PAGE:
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Article courtesy Barastoc

Throughout your bird’s life there are a lot of changes and significant milestones that are reached that we need to be aware of and have an understanding. From day 1 all the way through to maturation of the adult bird we have an impact on their longevity and success in the backyard flock.

Starting right from the beginning if we look at the egg, regardless of whether a rooster is present or not, a hen can lay eggs and isn’t reliant on fertilisation. Once the immature yolk sac (oocyte) is released from the ovary it moves down through the bird’s oviduct. If it is not fertilised by a rooster it will simply continue as normal down the tract gaining a membrane, cuticle and then finally the shell are formed before being laid. If a fertilised egg is laid then the chick will develop within the egg for the next 21 days, using the initial yolk and contents as nourishment as it grows and develops. The egg shell itself is porous and therefore constantly exchanging gases between the inside and outside of the egg so the chick can breathe. The following video shows the development of the chick inside the egg.


After a chick has hatched it is vital that they have access to shelter, food and water. Having access to clean fresh water at all times is crucial for not only their health and well-being but their functioning organs. Once born all remaining nutrients from the within the egg are utilised and supply the chick for up to 3 days post hatch, but the introduction of feed is critical. The quicker the immature chick can take in nutrients the sooner bodily functions, organs and digestion start, which in return, lays the foundations of their immune system and microbiome. The other key thing we need to remember is chicks are born with down, not feathers, and won’t be fully feathered for about 6 weeks (this can vary with breed) of life and therefore can’t maintain their body temperature and require additional care. After a chick has hatched it is vital that they have access to shelter, food and water.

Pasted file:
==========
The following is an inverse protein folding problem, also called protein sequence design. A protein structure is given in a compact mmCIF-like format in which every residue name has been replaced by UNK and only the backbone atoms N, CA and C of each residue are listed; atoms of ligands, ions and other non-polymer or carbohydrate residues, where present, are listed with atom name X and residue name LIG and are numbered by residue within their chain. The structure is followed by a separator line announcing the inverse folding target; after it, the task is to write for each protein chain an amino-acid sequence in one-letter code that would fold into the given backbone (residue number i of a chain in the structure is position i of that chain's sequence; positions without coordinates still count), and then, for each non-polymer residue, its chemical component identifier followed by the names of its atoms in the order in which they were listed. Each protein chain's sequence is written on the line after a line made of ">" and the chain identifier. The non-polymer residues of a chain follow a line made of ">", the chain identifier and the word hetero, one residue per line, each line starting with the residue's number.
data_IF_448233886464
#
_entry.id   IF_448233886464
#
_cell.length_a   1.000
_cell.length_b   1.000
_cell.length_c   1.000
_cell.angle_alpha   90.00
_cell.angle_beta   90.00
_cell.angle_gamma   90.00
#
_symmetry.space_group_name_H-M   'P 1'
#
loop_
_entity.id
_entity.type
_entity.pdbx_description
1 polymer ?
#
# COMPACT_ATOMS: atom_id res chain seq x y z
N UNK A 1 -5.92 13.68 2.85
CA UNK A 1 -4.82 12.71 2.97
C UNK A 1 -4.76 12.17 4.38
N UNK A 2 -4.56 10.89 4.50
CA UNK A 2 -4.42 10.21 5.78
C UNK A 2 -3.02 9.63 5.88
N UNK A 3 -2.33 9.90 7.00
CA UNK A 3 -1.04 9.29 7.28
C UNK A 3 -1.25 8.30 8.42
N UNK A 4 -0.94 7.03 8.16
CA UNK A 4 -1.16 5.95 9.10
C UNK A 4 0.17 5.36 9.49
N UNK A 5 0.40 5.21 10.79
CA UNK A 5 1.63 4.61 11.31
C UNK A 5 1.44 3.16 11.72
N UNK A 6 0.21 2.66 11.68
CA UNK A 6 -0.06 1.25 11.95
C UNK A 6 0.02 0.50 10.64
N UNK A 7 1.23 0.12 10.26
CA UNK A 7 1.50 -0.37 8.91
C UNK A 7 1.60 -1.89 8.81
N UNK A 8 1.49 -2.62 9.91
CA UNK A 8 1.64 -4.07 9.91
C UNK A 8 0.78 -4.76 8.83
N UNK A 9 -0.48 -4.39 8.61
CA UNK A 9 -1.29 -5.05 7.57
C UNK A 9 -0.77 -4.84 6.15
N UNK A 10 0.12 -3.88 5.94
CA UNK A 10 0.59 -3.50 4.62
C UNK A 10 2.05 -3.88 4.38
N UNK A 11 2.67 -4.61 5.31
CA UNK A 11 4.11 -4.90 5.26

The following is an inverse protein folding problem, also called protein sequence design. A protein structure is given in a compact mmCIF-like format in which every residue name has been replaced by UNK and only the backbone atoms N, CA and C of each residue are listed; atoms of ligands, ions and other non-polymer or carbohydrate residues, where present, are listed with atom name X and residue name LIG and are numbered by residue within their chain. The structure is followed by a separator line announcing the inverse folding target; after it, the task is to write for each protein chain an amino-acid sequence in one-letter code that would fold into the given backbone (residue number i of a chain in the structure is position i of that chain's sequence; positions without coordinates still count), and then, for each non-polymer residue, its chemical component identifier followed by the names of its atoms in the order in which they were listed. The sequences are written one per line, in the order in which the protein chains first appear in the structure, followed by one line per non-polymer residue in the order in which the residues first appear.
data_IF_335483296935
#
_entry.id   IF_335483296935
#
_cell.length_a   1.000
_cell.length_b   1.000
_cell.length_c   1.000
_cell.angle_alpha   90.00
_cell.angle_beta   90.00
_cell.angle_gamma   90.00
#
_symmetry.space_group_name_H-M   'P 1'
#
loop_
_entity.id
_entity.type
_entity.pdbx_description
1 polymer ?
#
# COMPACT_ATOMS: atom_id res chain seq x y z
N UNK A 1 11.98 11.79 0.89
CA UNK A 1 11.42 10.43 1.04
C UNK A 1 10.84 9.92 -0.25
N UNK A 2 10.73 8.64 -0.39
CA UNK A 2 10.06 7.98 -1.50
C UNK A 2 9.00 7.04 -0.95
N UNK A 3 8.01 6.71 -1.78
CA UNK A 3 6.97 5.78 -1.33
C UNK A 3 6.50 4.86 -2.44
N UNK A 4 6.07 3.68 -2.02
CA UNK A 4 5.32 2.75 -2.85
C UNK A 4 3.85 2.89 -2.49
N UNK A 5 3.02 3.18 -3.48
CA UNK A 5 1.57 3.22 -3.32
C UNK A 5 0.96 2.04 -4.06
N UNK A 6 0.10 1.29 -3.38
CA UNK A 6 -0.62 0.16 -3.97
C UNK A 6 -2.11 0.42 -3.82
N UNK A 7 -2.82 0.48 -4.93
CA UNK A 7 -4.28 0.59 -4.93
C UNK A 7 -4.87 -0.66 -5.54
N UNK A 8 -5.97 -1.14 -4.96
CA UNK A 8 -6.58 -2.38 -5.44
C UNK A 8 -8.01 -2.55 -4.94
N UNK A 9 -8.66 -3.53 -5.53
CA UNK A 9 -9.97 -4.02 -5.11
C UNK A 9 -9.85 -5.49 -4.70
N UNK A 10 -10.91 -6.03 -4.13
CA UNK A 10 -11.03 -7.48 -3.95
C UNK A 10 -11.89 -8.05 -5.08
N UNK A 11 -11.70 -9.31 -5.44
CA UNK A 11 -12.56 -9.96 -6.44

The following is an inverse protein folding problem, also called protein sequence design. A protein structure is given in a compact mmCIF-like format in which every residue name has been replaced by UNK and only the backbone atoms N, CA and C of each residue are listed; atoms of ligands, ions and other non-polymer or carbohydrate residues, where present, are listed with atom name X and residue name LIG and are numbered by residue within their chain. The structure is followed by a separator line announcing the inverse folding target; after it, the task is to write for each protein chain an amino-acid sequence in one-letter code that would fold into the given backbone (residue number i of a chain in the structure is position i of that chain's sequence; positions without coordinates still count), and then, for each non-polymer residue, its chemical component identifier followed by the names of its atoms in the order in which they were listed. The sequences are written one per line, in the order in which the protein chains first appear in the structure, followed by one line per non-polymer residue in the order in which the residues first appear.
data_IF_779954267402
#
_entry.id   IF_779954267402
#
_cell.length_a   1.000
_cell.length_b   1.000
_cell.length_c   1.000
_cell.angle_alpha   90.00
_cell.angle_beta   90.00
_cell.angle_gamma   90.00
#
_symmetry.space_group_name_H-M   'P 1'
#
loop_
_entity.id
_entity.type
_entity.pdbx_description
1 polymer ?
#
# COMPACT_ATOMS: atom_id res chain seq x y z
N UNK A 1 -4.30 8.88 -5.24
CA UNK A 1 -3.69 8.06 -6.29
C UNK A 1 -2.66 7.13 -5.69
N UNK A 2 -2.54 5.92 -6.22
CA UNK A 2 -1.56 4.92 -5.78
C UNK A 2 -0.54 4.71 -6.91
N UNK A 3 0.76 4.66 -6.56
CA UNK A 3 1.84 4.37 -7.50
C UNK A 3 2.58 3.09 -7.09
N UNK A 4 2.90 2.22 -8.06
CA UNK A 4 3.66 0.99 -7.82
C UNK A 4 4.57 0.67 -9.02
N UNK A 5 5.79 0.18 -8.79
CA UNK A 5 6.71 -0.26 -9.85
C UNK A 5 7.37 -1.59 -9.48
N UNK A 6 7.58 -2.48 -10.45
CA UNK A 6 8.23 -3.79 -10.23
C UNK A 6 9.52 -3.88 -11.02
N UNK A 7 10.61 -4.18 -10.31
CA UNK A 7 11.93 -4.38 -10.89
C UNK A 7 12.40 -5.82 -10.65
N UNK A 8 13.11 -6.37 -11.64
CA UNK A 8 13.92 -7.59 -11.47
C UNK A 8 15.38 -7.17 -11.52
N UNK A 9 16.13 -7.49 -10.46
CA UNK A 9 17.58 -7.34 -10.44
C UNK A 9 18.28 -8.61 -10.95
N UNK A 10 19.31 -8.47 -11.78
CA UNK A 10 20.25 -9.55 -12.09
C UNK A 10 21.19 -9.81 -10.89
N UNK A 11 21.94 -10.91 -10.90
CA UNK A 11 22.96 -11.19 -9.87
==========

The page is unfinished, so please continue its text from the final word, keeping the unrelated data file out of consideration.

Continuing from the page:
This first 6 weeks of life is when a chick is classed a chick, after this they are referred to as a pullet. During the first 6 weeks there is a lot going on but if you get this right she is set up for life. By ensuring that every nutrient counts and we aren’t limiting growth of development of the innate chick starting her off on a high nutritional platform is key. Barastoc Chick Starter not only provides a high nutritional platform but ensures it’s delivered in a safe, highly digestible way also containing a coccidiostat for prevention of coccidiosis.


Generally, by 6 weeks the immature female chick is classed as pullets and the male counterpart a cockerel. At this stage their nutritional needs are similar and both would be fed a diet known as Pullet Grower. The pullet phase is where the foundations are laid during the next 10-12 weeks of life, before the body reaches maturity.  Demonstrated bellow is a timeline showing the diverse vital events that occur during the pullet phase and onto maturity. Skeletal framework and structural muscle are being formed and peak between 6-10 weeks of age and as shown organs are already developed and the focused for this short window to set the bird up for the rest of its life.

Once the bird hits sexually maturity driven not only by age but also body weight, nutrition and day light hours this is when reproductive organs and the medulary bone are critical. Within skeletal bone there is 2 distinct types of bone mass medulary bone and cortical bone both of which has specific roles and are living tissues. The medulary bone in the sense of female layers is crucial, diet alone can’t supply all the calcium the bird needs day to day so 20-40% is required to come from skeletal bone.  Thus this skeletal bone is the major reservoir of calcium and phosphorus with >95% calcium and 80% phosphorus stored continuously.


Upon reaching 16-20 weeks of age a hen is deemed a bird at point of lay, therefore has the potential to commence laying eggs. After this period it is essential that you have transitioned their diet over to a specific laying ration. Not only are layer diets nutritionally balanced and suited for the high productive layer hen but contain the necessary balance of the right nutrient like calcium and phosphorus. If sufficient nutrients, in particular calcium, aren’t continuously supplied into her diet she will draw all her reserves down off skeletal bone and become weak and fatigued, egg shells will get very thin and in extreme cases cause permanent damage and will cease egg production.

Hopefully this article has given you some insight and things you need to consider when rearing your own flock, along with matching their diet to their stage of development to make sure you are setting them up from day one for a happy, healthy life.